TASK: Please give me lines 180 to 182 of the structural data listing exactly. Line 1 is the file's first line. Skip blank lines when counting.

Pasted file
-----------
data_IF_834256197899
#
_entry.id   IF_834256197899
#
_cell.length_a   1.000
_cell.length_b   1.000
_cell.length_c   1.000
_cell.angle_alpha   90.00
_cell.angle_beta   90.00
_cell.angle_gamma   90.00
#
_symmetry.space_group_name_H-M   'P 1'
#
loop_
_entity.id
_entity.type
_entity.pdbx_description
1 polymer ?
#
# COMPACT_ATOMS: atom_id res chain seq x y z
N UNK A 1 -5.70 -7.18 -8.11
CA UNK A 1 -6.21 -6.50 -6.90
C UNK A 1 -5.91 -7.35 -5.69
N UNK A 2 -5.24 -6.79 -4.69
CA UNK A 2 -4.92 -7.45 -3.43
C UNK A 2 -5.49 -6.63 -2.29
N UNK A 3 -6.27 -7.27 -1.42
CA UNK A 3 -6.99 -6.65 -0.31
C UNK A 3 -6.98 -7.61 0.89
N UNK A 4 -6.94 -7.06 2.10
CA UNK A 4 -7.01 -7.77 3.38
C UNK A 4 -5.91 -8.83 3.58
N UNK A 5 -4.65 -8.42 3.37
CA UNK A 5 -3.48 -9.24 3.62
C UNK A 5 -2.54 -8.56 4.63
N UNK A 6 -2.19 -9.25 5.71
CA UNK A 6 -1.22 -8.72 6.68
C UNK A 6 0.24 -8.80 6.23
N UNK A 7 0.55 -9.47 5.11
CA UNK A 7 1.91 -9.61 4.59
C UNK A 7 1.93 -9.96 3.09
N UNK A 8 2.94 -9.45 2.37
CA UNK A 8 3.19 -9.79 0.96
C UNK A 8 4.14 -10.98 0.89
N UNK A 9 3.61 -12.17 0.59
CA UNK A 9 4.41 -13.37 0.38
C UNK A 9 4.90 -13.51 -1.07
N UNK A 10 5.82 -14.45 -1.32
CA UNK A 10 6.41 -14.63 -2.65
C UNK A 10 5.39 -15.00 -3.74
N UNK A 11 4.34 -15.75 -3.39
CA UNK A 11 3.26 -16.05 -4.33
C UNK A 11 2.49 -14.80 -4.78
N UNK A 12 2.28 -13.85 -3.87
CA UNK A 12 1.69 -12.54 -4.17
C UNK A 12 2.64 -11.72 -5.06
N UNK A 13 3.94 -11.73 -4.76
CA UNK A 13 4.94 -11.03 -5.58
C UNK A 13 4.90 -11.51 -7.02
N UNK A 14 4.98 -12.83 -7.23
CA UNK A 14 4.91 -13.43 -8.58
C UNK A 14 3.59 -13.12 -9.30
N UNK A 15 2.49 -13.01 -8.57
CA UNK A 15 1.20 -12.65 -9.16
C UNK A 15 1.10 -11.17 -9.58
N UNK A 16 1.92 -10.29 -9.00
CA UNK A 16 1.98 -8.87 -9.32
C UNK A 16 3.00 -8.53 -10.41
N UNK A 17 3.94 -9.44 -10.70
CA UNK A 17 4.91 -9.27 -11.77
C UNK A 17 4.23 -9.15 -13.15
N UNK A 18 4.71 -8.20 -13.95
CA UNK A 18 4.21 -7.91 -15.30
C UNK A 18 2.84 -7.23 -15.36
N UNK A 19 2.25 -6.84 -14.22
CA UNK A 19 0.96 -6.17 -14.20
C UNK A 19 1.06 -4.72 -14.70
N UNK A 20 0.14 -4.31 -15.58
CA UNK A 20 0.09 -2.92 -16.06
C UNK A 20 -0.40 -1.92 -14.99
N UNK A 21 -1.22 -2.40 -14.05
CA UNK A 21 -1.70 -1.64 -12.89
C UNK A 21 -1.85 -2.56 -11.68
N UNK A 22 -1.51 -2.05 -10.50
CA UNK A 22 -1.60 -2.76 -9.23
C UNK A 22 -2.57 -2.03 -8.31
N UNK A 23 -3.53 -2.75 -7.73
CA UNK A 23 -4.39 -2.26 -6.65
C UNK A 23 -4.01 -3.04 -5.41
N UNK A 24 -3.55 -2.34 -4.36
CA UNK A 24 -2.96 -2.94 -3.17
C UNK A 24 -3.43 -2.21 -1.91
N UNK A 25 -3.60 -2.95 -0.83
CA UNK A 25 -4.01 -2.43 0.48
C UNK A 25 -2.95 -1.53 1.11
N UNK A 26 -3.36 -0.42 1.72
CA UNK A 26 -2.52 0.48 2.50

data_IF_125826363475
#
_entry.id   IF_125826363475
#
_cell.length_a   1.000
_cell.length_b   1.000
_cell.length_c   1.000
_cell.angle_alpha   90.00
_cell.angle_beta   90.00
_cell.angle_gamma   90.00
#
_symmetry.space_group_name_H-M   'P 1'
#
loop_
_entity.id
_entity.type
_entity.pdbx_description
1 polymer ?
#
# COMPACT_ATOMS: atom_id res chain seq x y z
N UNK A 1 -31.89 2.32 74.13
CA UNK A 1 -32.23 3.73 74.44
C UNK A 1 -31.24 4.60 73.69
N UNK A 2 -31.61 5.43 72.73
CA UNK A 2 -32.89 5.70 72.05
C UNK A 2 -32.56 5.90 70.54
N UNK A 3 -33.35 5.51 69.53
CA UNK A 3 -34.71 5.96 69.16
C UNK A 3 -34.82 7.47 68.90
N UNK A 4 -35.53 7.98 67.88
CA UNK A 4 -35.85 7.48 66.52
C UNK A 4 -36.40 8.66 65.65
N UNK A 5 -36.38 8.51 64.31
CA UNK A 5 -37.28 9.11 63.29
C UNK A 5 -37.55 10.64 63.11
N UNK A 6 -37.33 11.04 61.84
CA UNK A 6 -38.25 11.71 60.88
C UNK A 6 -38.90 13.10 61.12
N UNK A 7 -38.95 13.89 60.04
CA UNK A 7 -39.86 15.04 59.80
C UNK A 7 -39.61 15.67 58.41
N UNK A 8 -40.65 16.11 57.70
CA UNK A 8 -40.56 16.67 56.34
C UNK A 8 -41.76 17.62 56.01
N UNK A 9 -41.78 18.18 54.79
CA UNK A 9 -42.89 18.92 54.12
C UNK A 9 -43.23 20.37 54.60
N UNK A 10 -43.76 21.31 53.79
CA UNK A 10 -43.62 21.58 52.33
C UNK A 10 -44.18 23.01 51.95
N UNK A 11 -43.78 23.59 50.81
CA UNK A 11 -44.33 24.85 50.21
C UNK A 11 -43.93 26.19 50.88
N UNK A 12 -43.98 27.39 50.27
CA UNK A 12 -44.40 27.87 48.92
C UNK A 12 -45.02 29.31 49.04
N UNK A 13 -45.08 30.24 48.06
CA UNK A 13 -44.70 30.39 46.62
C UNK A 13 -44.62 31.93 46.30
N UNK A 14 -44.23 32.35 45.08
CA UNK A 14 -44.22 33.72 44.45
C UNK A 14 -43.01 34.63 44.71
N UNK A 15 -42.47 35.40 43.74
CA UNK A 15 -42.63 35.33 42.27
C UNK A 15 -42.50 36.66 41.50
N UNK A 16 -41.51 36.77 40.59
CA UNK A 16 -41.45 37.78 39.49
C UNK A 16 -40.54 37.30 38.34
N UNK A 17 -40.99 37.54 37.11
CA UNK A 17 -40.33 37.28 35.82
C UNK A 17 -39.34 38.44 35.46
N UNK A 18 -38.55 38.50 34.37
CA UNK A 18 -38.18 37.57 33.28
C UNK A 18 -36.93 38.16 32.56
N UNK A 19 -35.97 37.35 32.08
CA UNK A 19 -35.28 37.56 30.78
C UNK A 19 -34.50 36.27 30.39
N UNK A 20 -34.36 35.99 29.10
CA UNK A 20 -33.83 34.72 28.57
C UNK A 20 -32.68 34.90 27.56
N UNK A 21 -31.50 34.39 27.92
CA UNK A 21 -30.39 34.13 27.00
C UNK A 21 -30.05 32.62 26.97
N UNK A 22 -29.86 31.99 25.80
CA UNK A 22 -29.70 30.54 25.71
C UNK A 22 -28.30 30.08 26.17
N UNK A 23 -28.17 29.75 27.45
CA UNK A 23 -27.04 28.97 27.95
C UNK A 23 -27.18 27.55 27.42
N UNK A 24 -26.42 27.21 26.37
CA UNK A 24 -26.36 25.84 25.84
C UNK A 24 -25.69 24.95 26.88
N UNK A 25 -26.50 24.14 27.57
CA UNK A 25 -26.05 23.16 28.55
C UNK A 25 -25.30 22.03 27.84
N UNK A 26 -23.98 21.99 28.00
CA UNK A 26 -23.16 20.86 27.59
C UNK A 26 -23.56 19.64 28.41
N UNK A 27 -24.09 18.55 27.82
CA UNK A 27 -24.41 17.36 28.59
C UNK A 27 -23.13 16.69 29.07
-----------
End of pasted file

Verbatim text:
C UNK A 21 -30.05 32.62 26.97
N UNK A 22 -29.86 31.99 25.80
CA UNK A 22 -29.70 30.54 25.71